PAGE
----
History was made on November 9 when the Senate at plenary passed a Bill providing amendments to the Electoral Act 2010 (as amended).
The icing on the cake of the repackaged bill is the inclusion of the much desired electronic transmission of election results and preference for direct primaries mode of congresses for political parties.
Suffice to say that the tortuous journey towards reformation of the electoral process in the fourth republic which started since 2007 somehow came to a promising berth with the passage of the new bill by the 9th National Assembly.
Hardly was the harmonisation of the two items among 21 clauses agreed upon by members of the Senate and House of Representatives at Conference Committee pronounced that diverse reactions and comments started coming from political parties, civil society organisations, non – governmental bodies and individuals.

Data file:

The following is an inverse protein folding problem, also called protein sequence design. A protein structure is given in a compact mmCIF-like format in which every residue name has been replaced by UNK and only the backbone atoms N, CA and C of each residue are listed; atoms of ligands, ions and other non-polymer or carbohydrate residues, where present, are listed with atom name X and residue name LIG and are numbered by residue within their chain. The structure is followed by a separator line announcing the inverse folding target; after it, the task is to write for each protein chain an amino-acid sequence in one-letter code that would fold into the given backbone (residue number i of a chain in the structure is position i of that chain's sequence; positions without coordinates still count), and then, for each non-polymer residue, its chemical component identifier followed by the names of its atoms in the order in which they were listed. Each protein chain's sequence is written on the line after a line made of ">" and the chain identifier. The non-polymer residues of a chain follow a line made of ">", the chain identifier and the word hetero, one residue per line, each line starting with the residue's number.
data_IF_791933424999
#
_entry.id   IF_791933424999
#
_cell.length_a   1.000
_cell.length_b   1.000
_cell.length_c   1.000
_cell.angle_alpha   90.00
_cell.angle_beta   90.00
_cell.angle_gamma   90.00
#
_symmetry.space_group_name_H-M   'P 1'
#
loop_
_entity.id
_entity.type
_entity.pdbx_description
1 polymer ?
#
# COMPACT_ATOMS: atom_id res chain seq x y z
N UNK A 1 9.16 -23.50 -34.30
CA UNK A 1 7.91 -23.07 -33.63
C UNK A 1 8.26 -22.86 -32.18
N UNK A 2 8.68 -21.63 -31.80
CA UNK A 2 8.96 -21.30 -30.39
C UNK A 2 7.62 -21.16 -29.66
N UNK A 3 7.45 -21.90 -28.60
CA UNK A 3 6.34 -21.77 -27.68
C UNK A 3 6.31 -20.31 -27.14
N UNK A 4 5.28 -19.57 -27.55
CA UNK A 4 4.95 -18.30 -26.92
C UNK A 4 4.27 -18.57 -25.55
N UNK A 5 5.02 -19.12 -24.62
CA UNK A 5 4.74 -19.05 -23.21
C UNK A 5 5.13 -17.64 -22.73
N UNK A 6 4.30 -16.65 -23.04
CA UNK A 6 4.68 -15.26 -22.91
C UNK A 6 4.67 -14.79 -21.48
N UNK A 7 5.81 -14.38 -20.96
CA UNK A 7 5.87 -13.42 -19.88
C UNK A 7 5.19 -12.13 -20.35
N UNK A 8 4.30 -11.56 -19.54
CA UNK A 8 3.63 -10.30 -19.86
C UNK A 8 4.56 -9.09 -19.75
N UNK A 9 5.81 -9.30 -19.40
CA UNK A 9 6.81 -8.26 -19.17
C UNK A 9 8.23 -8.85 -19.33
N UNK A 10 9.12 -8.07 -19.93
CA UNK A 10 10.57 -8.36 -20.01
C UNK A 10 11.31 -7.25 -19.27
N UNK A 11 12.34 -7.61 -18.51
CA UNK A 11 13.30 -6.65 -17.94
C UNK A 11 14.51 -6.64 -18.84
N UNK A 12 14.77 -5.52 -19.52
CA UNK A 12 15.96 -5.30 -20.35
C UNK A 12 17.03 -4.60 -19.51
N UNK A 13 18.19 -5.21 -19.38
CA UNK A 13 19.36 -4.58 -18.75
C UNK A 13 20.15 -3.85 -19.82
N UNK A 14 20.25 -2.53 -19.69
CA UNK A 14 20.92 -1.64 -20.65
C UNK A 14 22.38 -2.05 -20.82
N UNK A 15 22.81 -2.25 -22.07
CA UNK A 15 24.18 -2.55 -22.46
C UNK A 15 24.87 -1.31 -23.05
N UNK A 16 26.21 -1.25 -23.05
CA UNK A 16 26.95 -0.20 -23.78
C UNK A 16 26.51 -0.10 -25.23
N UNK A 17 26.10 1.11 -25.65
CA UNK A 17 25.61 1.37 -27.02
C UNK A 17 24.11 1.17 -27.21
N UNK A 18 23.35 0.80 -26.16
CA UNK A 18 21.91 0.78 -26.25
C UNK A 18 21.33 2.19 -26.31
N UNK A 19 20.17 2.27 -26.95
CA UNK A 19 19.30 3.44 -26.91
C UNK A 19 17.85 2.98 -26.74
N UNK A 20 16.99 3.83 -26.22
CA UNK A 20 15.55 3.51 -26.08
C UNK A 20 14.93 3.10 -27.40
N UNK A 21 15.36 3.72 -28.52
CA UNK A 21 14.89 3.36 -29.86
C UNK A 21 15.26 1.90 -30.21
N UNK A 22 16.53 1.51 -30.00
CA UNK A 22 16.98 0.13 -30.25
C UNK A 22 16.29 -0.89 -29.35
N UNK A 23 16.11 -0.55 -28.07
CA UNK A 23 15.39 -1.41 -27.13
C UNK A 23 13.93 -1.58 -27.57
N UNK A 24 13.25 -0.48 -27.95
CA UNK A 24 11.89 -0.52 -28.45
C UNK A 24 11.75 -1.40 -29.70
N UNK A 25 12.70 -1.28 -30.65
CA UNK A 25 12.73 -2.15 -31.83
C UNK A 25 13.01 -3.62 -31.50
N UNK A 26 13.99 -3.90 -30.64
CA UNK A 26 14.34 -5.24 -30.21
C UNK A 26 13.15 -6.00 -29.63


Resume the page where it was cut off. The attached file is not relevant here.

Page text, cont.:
While the recommendation for electronic transmission of election results received wider acceptance across board, provision for direct primaries was received with mixed feelings.
Major political parties, which are primarily concerned, kicked against the provision, crying blue murder and mobilising to convince President Buhari on why he should not append his signature on the Bill.
The ruling APC through one of its strongest organs, the Progressive Governors Forum, vehemently opposed the bill while stating why Buhari should not sign the bill.
Chairman of the Forum and Governor of Kebbi State, Alhaji Atiku Bagudu, reminded the President of an impeding danger in authorising large gatherings of people as required by the direct primaries system.
The PGF said: “There is an Executive Order signed by Mr President against large gathering.”
The Forum proposed that Ward congresses conducted through direct primaries should be enough foundation to conduct further election through indirect process or delegate system.